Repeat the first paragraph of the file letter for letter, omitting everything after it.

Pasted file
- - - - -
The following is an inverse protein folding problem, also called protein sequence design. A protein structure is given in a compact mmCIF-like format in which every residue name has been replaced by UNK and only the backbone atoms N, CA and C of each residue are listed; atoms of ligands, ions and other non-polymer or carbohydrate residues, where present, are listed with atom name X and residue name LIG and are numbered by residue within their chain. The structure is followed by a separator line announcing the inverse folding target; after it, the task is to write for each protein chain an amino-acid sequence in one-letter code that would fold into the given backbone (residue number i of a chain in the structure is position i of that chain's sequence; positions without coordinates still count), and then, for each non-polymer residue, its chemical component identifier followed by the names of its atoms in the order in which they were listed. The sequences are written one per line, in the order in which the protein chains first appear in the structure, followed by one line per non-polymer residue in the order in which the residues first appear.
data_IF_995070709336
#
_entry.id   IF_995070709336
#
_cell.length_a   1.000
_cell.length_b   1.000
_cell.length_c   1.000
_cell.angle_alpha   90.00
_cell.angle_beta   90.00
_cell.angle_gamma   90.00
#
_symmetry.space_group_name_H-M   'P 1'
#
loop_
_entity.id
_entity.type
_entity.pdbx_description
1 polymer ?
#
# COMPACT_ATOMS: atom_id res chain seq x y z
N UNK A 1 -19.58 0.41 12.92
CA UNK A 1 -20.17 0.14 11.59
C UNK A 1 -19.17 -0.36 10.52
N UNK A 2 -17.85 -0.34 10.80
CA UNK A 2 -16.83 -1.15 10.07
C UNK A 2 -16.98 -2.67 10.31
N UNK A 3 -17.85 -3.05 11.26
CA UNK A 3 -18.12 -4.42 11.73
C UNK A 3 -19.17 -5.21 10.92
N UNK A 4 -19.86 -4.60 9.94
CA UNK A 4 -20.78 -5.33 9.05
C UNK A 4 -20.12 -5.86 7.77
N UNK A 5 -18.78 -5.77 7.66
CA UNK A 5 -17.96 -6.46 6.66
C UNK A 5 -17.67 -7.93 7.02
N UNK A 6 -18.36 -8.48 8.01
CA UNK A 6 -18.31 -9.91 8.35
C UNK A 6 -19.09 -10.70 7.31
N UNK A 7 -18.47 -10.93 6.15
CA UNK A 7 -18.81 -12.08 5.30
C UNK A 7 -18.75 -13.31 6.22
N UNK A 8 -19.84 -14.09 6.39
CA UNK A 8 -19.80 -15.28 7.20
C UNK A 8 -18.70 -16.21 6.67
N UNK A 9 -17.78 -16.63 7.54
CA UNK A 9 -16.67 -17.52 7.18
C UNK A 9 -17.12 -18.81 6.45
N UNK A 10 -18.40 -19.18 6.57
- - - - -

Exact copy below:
The following is an inverse protein folding problem, also called protein sequence design. A protein structure is given in a compact mmCIF-like format in which every residue name has been replaced by UNK and only the backbone atoms N, CA and C of each residue are listed; atoms of ligands, ions and other non-polymer or carbohydrate residues, where present, are listed with atom name X and residue name LIG and are numbered by residue within their chain. The structure is followed by a separator line announcing the inverse folding target; after it, the task is to write for each protein chain an amino-acid sequence in one-letter code that would fold into the given backbone (residue number i of a chain in the structure is position i of that chain's sequence; positions without coordinates still count), and then, for each non-polymer residue, its chemical component identifier followed by the names of its atoms in the order in which they were listed. The sequences are written one per line, in the order in which the protein chains first appear in the structure, followed by one line per non-polymer residue in the order in which the residues first appear.